Deputy county assessor to be appointed to top post Monday

Tuesday, December 5, 2017
Kristi Korrell
Connie Jo Discoe/McCook Gazette

McCOOK, Neb. — By their weekly meeting Monday morning, Red Willow County commissioners had received one application for the position of county assessor, a vacancy created by the resignation in November by 411⁄2-year county employee Sandra Kotschwar.

Kotschwar will leave her job as assessor on Friday, and at their meeting Monday morning, commissioners will appoint her deputy, Kristi Korell, to fill the position of county assessor through 2018. Korell’s was the only application for the opening, commission chairman Earl McNutt thinks most likely because of the state certification required to fill an assessor’s position. Korell is certified by the state, McNutt said.

McNutt said that Korell is well qualified for the assessor’s position, having worked in the assessor’s office since 1978 (39 years) and as deputy assessor since 1995 (22 years). Commissioner Jacque Riener said the county is lucky to have someone as qualified as Korell to assume the position.

Commissioner Steve Downer was pleased with Korell’s application for the opening, saying that he thinks Korell wants to continue her position within the assessor’s office as the county’s zoning administrator.

McNutt said it will be Korell’s duty to appoint a deputy and to run her office as she sees fit, adding that he sees no problem with the dual role as assessor and zoning administrator. Riener said it’s nice and very professional to have the zoning administrator’s office within the courthouse, rather than contract it privately offsite as it was before Korell took over the position in January 2017.

Korell will have to meet an incumbents’ filing deadline in February if she should decide to run for the assessor’s office in 2018.


Faced with what one commissioner called “an almost dead-even heat,” commissioners considered a parts credit and trade-in value when they bought a new Caterpillar road grader for the county’s District 3/McCook shop.

NMC of North Platte offered a 2017 Caterpillar 12M3 grader valued at $243,000 and offered $46,500 for the county’s 2003 John Deere 77CH road grader as a trade-in and a $10,000 credit for parts purchased throughout the county roads department. The total bill will be $196,500, however, the parts credit reduces that county’s total cost to $186,500.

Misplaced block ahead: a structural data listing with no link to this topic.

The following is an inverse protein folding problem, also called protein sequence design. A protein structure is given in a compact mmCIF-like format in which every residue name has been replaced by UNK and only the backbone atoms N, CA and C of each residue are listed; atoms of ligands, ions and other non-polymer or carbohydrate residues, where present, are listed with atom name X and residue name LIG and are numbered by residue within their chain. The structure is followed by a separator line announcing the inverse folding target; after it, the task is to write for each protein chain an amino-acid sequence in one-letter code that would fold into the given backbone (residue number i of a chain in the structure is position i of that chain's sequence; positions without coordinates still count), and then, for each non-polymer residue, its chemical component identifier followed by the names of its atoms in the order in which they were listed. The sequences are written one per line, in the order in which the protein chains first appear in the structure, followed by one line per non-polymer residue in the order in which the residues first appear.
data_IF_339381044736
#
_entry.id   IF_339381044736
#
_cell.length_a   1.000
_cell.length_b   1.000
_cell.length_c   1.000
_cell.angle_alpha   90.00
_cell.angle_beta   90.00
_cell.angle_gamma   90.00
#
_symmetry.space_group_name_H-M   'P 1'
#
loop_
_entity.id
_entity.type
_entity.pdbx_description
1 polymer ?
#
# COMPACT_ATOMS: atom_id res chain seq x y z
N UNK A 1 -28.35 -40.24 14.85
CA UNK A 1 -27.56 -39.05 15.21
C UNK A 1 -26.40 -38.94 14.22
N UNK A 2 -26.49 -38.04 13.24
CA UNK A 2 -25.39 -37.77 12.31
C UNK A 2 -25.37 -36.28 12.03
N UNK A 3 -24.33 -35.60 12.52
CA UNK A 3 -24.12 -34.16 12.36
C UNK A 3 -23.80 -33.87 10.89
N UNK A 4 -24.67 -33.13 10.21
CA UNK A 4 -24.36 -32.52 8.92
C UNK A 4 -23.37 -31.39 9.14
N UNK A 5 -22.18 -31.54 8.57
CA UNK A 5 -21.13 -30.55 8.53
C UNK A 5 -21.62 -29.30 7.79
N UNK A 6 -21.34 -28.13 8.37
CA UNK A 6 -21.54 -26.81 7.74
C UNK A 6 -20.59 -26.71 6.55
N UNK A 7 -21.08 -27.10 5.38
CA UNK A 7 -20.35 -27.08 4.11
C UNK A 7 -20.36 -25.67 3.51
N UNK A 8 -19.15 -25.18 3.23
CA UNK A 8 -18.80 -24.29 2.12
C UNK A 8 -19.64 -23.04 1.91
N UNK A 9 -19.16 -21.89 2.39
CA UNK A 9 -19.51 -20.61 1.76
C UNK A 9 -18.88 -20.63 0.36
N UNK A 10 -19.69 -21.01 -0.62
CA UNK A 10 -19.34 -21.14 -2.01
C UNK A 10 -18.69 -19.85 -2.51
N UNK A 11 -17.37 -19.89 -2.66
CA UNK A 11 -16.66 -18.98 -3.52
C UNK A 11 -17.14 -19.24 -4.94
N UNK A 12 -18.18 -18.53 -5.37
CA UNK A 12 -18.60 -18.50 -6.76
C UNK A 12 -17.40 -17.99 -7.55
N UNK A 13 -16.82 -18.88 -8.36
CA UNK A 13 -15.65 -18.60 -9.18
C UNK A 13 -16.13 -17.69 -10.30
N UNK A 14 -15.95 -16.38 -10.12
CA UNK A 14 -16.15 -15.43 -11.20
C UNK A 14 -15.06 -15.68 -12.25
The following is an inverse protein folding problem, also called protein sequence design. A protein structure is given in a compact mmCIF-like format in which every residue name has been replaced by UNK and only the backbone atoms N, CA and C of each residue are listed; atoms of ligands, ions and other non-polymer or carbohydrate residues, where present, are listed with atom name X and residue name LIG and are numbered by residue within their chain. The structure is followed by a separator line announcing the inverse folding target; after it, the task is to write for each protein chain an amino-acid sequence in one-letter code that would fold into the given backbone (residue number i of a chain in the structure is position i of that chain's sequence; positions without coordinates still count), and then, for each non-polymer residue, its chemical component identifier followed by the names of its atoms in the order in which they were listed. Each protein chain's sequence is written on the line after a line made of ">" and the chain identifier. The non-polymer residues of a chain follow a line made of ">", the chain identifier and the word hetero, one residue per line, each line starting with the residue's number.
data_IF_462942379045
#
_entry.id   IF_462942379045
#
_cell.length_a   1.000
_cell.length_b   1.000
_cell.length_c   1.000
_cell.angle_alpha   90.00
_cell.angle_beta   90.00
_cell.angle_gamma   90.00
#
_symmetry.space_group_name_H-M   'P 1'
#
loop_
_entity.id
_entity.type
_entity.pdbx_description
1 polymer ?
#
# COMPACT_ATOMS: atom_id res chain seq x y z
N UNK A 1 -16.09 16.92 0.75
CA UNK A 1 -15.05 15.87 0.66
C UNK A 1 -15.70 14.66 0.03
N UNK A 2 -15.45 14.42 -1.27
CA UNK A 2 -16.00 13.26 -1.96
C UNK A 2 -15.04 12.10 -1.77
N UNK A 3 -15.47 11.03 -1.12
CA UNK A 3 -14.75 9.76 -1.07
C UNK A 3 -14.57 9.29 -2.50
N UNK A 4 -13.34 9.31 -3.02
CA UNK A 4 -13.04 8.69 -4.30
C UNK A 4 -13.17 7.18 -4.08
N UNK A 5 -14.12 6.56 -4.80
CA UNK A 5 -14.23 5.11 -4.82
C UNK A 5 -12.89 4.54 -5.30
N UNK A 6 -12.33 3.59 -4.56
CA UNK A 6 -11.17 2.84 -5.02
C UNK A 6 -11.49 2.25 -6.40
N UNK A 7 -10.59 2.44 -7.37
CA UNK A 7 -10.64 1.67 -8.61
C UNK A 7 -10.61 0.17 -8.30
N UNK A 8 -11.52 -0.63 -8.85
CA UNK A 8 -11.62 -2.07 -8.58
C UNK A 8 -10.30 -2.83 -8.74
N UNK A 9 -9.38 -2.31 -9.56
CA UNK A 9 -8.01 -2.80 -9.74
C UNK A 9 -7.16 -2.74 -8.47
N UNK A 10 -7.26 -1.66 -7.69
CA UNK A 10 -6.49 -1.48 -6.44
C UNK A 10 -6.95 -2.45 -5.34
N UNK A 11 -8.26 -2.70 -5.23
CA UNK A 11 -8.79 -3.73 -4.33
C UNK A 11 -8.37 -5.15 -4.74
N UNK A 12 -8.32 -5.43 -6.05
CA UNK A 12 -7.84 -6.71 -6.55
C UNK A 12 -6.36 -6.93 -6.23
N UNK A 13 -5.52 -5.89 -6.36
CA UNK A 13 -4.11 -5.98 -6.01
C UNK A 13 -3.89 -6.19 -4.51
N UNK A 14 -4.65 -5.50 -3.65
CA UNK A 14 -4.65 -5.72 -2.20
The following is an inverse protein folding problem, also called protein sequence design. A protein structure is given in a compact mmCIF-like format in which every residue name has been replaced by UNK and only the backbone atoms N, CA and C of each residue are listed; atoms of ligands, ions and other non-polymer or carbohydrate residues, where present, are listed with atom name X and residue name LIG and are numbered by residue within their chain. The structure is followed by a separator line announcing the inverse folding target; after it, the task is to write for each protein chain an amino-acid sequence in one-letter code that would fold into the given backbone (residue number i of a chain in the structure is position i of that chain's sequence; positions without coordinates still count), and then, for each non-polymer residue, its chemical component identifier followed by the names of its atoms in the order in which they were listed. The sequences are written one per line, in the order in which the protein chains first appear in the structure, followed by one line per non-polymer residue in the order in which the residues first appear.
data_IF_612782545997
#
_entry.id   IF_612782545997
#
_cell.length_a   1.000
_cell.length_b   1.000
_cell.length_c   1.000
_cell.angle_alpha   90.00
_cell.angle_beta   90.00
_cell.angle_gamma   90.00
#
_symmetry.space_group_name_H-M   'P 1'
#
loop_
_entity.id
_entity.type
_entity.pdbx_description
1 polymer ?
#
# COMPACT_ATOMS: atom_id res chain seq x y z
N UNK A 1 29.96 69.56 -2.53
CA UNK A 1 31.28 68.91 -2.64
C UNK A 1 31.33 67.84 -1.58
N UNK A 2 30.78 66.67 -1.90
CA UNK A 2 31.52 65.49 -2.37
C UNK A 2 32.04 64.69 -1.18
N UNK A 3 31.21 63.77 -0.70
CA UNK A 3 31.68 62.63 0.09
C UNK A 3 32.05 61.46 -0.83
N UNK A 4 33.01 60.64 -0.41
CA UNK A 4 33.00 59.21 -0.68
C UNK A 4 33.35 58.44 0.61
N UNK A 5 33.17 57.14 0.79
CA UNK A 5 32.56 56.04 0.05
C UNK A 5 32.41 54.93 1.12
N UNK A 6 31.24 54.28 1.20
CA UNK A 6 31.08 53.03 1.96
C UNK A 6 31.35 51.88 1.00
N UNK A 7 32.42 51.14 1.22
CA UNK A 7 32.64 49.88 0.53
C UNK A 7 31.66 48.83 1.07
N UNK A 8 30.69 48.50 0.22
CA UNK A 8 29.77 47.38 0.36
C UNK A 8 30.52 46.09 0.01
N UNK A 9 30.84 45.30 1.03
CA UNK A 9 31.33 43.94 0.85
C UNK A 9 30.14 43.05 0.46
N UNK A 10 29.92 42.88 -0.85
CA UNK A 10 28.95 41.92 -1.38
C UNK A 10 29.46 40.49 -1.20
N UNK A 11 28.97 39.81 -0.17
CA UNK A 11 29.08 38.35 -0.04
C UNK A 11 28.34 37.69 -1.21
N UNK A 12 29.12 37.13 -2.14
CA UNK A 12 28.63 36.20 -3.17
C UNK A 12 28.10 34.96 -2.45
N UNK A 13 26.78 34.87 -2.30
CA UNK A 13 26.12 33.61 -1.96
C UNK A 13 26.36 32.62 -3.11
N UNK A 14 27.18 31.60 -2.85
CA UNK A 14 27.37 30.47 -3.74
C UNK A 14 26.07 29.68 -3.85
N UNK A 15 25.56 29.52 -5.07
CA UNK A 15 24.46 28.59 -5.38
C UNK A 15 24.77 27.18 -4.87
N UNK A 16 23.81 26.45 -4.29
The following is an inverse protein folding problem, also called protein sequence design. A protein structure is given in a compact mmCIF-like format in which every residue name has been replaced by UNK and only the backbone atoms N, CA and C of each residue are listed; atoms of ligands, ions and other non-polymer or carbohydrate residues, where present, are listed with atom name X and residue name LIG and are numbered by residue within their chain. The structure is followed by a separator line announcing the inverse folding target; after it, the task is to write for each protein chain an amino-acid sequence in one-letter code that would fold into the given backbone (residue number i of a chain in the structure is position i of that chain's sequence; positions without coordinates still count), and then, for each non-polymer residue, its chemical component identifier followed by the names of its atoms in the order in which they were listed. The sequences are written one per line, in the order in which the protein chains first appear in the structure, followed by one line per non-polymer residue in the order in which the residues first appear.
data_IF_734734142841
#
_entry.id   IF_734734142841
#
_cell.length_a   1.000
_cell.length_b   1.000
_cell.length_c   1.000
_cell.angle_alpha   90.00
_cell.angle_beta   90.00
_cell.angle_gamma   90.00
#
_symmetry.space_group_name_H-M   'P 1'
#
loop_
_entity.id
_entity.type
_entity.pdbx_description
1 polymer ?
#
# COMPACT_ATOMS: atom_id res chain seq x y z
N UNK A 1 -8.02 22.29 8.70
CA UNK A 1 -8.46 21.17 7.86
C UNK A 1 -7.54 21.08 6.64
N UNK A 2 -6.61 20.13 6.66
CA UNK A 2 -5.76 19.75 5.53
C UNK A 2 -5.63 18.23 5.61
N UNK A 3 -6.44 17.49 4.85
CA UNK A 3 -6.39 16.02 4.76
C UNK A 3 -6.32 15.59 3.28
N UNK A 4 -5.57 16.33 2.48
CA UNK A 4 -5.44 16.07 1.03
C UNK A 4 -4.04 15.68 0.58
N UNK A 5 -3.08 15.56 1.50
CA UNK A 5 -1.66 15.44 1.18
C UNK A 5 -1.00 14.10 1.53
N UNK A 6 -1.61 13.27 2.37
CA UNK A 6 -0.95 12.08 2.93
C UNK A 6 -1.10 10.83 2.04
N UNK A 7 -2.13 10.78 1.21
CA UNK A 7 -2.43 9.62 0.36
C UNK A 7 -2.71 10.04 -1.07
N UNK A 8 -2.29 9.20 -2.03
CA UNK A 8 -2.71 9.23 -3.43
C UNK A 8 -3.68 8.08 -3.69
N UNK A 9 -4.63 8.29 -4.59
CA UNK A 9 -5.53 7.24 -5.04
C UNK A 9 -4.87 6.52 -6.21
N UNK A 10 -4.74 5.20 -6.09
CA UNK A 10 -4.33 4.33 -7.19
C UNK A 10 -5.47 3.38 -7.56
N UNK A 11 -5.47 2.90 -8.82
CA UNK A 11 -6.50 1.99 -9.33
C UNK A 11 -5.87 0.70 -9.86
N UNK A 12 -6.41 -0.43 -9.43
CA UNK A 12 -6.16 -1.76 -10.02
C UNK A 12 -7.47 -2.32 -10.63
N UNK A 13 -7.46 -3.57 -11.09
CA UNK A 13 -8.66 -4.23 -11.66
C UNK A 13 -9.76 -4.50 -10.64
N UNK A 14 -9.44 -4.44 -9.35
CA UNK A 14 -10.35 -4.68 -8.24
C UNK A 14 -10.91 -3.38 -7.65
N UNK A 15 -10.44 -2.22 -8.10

The Cat has a 5-year, 5,000-mile warranty and is available immediately because it’s the actual machine that the county test-drove last week.

The second grader bid was just $1,500 higher — $188,000 from Murphy Tractor, also of North Platte. Murphy offered a new 2018 John Deere 670GP grader valued at $233,000. The bid drops to $188,000 with the $45,000 trade-in of the 2003 John Deere. The Deere would come with a 5-year, 5,000-mile warranty and be available in 60-120 days.

“This is almost a dead-even heat,” McNutt said. “Do we want it today or can we wait?” There isn’t an urgency, McNutt said.

McNutt pointed out that the 2001 Caterpillar used as a trade-in last year had a trade-in value of $65,500-$66,700. This year’s 2003 John Deere trade-in is valued at $45,000-$46,500.

McNutt said that the roads department employee who will operate the new grader currently runs a John Deere, but he told McNutt that he has no preference (Deere or Cat), he just wants the best deal for the county.

McNutt said that “either would do the job.”

McNutt said the bidding situation was close too when the county bought a new grader in November 2016. “We just went with the lowest bid,” he said.

(The new grader last year was a 2016 Caterpillar model 12M3 whose outright purchase price was $231,500. With the trade-in of the county’s 2001 Caterpillar 140H grader, valued by Cat at $66,700, the county paid $164,800 for the new grader.

The deal included a $5,000 parts credit, for a final value of $159,800. The other bid was from Murphy Tractor of North Platte, for a 2017 John Deere model 670GP, valued at $238,000. Murphy offered $65,500 for the county’s trade-in grader, for a purchase price difference of $172,500.

With a $10,000 parts credit, the final value was $162,500. That’s a difference between the two bids of just $2,700.)

Riener’s motion to purchase the Caterpillar was seconded by Downer; the vote was unanimous. McNutt thanked Kyle Larson of Kearney, the NMC/Cat district representative, and John Webster, Murphy Tractor’s representative, for their time and effort. Unfortunately, McNutt said, someone always has to lose out. Downer said it’s nice to have that competition.


Commissioners voted unanimously to contribute $1,000 in 2018 to the McCook Economic Development Corp., the same amount contributed by the county in 2017.

McNutt admitted the contribution seems small, but, he pointed out the MEDC gets a portion of the City of McCook sales tax, and county residents who live outside of McCook shop and pay city taxes as well. The MEDC benefits from the whole county, he said.

Riener, who has been invited by MEDC director Andrew Ambriz to attend MEDC meetings, said that Ambriz seems to appreciate the ag sector’s benefit to McCook. Downer said that as the county’s representative to the MEDC, Riener will have an input, although not a vote, on the MEDC board of directors.


In other action, commissioners appointed James Coady of rural McCook to the county’s planning commission to replace Mary Kircher, who has moved from McCook. Coady’s term will expire April 30, 2018.

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